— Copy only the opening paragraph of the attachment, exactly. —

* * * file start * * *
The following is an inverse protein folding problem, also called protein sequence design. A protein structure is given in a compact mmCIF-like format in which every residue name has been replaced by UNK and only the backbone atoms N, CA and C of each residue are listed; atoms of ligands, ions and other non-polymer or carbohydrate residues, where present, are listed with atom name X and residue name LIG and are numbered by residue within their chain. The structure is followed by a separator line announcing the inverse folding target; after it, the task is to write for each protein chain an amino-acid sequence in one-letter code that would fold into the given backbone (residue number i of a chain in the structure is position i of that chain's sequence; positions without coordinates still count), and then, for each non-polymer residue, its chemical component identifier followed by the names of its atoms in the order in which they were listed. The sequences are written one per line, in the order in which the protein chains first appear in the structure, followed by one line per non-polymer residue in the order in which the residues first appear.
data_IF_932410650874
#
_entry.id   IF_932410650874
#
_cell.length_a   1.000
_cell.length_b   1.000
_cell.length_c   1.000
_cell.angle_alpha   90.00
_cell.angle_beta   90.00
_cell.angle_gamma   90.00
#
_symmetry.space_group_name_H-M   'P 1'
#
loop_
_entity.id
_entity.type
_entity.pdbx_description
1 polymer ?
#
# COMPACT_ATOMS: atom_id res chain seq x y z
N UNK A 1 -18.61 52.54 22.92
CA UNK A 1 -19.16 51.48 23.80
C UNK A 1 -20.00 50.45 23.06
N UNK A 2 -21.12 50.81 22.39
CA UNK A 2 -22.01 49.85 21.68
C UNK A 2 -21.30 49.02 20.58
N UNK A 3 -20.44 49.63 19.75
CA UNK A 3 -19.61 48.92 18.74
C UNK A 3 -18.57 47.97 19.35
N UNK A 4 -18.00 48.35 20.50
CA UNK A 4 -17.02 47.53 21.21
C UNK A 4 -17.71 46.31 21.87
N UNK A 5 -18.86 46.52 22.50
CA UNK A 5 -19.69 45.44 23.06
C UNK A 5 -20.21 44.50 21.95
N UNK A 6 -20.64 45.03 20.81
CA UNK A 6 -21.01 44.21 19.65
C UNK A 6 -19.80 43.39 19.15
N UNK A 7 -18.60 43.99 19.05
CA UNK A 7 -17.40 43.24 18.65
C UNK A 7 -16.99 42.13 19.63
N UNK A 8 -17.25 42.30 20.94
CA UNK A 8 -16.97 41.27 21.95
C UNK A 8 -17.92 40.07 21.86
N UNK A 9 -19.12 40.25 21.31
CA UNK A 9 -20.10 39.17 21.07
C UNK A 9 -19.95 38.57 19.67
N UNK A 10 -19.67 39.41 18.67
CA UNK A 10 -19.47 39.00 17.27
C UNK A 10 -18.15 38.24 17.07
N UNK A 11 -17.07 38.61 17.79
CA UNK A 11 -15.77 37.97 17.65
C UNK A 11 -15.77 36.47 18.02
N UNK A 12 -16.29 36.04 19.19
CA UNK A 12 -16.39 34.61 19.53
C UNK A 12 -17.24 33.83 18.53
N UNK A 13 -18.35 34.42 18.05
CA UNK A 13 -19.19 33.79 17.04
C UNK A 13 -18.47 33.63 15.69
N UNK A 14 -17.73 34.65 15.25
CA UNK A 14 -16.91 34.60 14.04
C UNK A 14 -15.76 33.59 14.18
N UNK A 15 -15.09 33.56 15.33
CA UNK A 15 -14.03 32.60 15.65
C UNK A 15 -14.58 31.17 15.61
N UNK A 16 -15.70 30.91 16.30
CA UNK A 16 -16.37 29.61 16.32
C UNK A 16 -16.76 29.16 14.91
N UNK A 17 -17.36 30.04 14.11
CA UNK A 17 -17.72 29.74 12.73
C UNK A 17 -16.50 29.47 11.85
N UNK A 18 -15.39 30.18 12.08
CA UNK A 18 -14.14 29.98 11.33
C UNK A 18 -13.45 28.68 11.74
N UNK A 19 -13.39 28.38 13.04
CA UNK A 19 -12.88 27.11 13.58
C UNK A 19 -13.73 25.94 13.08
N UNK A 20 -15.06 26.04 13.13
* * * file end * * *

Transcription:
The following is an inverse protein folding problem, also called protein sequence design. A protein structure is given in a compact mmCIF-like format in which every residue name has been replaced by UNK and only the backbone atoms N, CA and C of each residue are listed; atoms of ligands, ions and other non-polymer or carbohydrate residues, where present, are listed with atom name X and residue name LIG and are numbered by residue within their chain. The structure is followed by a separator line announcing the inverse folding target; after it, the task is to write for each protein chain an amino-acid sequence in one-letter code that would fold into the given backbone (residue number i of a chain in the structure is position i of that chain's sequence; positions without coordinates still count), and then, for each non-polymer residue, its chemical component identifier followed by the names of its atoms in the order in which they were listed. The sequences are written one per line, in the order in which the protein chains first appear in the structure, followed by one line per non-polymer residue in the order in which the residues first appear.